I’d even say that most of these issues are not ‘China problems’, but ‘manufacturing problems’.

But at the end of the day, Chinese manufacturers that want to become more competitive must get better at dealing with customers and processes.

4. Vietnam and India are now realistic alternatives to China. For some products.

2017 was the first year that we saw a notable number of customers that are shifting production from China to Vietnam or India.

Some of our customers don’t even consider China, but go directly for suppliers in Vietnam or India.

There’s been a lot of talk about this, but now it seems like it’s actually happening.

These are the top reasons I keep hearing:

1. Chinese suppliers are notoriously difficult to deal with. Some buyers don’t care if prices are higher or lower in other countries. Based on my experience, however, Vietnamese and Indian factories are not necessarily that much easier to deal with.

2. Prices are, in some cases, lower than China.

3. It’s easier to get visas. This matters to both ‘digital nomad’ Amazon sellers and experienced buyer’s, that want to inspect goods on-site, and meet new suppliers face to face.

What kind of products can you find in Vietnam and India?

Textiles, furniture, home products, and construction materials (i.e., tarpaulins) seem to be the main products imported from Vietnam and India.

It’s also true that these countries cannot, even combined, match China’s industrial-scale (and therefore product selection).

But, things move fast these days. Just like Shenzhen a few years ago, I don’t think Vietnam and India should be underestimated.

Saigon will not become another Shenzhen overnight, but a lot can and will happen in the next 10 years.

Chinese suppliers will need to work on everything, from their approach to customers to compliance and quality systems, to stay competitive.

Difficult and cheap might work.

Still difficult and ‘a lot more pricey than Vietnam’ won’t cut it in 2025.

5. Product safety and compliance is still a big problem

We recently executed a supplier screening on behalf of a European client.

They had found a supplier based in Beijing that claimed that all their ODM products are ‘CE marked’.

After a basic audit, it turned out that the supplier did not have a single test report, and they refused to provide any of the technical documents required to legally make a product ‘CE compliant’.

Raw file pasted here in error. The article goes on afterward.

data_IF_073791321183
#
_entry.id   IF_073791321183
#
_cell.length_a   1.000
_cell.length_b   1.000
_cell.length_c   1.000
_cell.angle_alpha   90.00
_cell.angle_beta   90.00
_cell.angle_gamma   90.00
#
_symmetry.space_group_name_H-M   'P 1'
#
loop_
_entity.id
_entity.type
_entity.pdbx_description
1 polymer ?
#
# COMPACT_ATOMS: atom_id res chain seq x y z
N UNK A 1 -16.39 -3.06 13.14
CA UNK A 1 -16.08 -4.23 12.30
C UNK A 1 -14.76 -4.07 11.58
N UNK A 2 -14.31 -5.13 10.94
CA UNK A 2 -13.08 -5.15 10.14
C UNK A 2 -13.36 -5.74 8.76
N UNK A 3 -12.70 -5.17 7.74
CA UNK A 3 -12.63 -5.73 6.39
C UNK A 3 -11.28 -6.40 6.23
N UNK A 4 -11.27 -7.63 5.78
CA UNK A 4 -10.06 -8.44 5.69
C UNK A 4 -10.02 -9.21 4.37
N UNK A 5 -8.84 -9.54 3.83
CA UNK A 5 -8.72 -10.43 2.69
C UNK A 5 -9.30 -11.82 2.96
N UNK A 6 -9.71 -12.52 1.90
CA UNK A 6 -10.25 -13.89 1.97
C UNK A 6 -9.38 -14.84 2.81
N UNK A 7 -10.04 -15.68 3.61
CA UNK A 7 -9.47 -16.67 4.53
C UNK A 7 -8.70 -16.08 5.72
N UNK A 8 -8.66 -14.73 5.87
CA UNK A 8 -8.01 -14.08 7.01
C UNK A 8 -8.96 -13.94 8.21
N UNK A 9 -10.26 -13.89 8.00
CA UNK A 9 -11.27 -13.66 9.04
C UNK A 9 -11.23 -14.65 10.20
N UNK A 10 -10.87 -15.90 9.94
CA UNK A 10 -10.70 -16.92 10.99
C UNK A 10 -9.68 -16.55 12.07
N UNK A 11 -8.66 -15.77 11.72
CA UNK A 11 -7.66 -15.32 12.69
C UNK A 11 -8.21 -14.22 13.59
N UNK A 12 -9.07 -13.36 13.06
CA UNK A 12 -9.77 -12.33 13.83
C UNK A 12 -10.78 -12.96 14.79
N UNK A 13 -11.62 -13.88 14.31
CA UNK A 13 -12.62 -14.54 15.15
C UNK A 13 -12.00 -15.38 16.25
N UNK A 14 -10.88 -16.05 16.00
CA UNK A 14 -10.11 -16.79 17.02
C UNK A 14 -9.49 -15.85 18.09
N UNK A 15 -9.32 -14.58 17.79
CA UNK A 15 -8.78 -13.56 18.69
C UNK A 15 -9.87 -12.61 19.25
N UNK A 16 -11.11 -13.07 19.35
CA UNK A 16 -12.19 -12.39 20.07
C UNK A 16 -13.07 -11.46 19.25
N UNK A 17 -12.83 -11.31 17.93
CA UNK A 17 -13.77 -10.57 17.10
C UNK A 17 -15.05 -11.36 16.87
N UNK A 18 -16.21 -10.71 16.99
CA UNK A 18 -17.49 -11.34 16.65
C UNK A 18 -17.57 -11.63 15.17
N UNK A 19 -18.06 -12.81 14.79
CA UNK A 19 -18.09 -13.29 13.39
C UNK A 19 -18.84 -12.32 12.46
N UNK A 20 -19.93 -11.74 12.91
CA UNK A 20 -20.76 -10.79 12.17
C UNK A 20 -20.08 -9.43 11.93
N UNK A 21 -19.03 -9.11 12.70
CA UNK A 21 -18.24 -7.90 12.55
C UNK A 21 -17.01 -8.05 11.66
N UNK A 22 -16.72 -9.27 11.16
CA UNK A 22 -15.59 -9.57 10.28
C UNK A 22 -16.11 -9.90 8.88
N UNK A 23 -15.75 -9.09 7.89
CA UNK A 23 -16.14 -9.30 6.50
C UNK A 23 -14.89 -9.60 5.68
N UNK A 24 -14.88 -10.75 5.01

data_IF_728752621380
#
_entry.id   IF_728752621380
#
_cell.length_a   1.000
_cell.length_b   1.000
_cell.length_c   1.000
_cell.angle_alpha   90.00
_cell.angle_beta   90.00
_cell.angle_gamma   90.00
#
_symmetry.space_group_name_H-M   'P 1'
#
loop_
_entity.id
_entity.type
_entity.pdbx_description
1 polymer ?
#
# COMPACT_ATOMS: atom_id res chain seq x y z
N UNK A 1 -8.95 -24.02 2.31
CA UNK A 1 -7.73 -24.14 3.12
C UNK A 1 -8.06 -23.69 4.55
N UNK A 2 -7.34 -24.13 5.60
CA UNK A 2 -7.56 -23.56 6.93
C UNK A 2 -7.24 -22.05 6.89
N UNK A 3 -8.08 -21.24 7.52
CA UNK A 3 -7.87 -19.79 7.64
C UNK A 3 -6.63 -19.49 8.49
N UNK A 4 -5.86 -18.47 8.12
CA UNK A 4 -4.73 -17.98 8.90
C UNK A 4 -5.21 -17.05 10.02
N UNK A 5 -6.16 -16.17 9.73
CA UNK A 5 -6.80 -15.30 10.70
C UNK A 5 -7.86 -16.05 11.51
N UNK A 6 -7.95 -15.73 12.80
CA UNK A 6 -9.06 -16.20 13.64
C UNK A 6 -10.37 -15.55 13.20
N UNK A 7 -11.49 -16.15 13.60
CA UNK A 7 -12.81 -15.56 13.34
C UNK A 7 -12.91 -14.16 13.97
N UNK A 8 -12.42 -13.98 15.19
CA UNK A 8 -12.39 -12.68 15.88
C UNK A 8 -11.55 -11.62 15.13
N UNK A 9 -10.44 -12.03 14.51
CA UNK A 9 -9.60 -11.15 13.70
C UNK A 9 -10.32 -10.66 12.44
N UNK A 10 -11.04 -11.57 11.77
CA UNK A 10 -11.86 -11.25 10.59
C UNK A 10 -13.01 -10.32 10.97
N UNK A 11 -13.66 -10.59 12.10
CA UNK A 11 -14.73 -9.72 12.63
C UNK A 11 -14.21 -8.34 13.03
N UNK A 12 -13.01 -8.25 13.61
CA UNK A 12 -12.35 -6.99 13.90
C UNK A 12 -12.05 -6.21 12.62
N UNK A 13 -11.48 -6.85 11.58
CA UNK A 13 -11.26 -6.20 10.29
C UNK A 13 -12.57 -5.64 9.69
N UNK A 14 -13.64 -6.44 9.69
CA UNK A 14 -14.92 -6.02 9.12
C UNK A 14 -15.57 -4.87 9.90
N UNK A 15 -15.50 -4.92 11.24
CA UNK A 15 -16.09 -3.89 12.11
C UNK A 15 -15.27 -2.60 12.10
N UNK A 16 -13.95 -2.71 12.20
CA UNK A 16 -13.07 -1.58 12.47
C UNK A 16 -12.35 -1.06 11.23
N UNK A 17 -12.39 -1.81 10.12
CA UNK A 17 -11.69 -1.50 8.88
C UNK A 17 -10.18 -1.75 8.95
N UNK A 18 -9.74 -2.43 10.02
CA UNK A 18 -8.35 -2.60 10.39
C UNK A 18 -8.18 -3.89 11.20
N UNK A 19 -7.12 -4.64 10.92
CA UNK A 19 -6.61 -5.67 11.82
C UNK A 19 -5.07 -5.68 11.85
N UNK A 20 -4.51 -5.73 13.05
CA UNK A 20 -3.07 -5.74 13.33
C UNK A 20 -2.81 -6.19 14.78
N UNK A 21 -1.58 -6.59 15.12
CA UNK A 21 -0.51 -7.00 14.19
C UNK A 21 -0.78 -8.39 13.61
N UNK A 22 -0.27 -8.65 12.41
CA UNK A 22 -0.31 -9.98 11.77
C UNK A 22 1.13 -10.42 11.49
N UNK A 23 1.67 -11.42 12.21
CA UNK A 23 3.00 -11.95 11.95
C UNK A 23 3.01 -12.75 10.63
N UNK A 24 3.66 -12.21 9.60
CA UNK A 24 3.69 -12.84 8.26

In other words, the customer could not legally import their products to the European Union.

As usual, the supplier claimed that the EU don’t actually have any product safety laws (yes, seriously), and that the buyer should just ‘stop worrying and send the money’.

Case closed.

This is, unfortunately, the state of product compliance among suppliers in China.

Not that I think the is much better in Vietnam or India, but China has been a major exporter for over 30 years. It’s about time to catch up.

Factories can’t build respected brands if their products don’t meet the basic safety standards and documentation requirements in their intended export markets.

Claiming that product safety regulations don’t matter doesn’t help either.

However, the problem is not only the supplier but also the Importers in the US and Europe that completely ignore product safety requirements.

The global trend right now is more product safety regulations, not less.

6. You can now manage the entire importing process online

Create an online purchase contract, wire the money and book quality checks from your laptop. You don’t have to ever visit factories, or even see your products.

This is where things are happening:

a. Alibaba Trade Assurance

Alibaba Trade Assurance is the first serious attempt to make the order process truly digital. You create a digital purchase contract on, covering technical specifications and order terms.

Then you wire the money to a designated bank account.

Next, it’s up to the supplier to make sure that the products comply with the written technical specifications and the final shipment date.

If not, can withhold the payment.

This creates an unprecedented layer of security for small to medium-sized businesses importing from China.

In a few years, it would be amazing to see the Trade Assurance program expanded on a global scale.

Adding trust and transparency in international trade can create far more jobs than any state banquet or free trade agreement ever could.

Trade Assurance is not perfect, but it’s a big step in the right direction.